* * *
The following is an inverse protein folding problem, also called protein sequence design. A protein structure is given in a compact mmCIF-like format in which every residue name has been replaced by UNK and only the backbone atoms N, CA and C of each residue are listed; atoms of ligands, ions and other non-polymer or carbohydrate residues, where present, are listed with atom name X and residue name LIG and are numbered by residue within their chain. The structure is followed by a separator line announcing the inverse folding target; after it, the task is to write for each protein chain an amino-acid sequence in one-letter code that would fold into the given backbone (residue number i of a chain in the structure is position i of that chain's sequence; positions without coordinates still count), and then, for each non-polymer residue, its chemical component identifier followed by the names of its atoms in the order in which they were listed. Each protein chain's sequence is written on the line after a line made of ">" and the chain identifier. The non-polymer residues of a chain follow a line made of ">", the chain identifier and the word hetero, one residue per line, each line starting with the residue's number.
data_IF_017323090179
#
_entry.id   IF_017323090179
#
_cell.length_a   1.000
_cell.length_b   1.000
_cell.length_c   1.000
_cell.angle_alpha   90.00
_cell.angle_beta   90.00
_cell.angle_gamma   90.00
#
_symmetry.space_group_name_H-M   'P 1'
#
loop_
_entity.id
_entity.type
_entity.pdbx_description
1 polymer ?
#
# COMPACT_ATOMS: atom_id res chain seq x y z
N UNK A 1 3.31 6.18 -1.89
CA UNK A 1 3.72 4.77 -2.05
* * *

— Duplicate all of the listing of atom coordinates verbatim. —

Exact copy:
The following is an inverse protein folding problem, also called protein sequence design. A protein structure is given in a compact mmCIF-like format in which every residue name has been replaced by UNK and only the backbone atoms N, CA and C of each residue are listed; atoms of ligands, ions and other non-polymer or carbohydrate residues, where present, are listed with atom name X and residue name LIG and are numbered by residue within their chain. The structure is followed by a separator line announcing the inverse folding target; after it, the task is to write for each protein chain an amino-acid sequence in one-letter code that would fold into the given backbone (residue number i of a chain in the structure is position i of that chain's sequence; positions without coordinates still count), and then, for each non-polymer residue, its chemical component identifier followed by the names of its atoms in the order in which they were listed. Each protein chain's sequence is written on the line after a line made of ">" and the chain identifier. The non-polymer residues of a chain follow a line made of ">", the chain identifier and the word hetero, one residue per line, each line starting with the residue's number.
data_IF_017323090179
#
_entry.id   IF_017323090179
#
_cell.length_a   1.000
_cell.length_b   1.000
_cell.length_c   1.000
_cell.angle_alpha   90.00
_cell.angle_beta   90.00
_cell.angle_gamma   90.00
#
_symmetry.space_group_name_H-M   'P 1'
#
loop_
_entity.id
_entity.type
_entity.pdbx_description
1 polymer ?
#
# COMPACT_ATOMS: atom_id res chain seq x y z
N UNK A 1 3.31 6.18 -1.89
CA UNK A 1 3.72 4.77 -2.05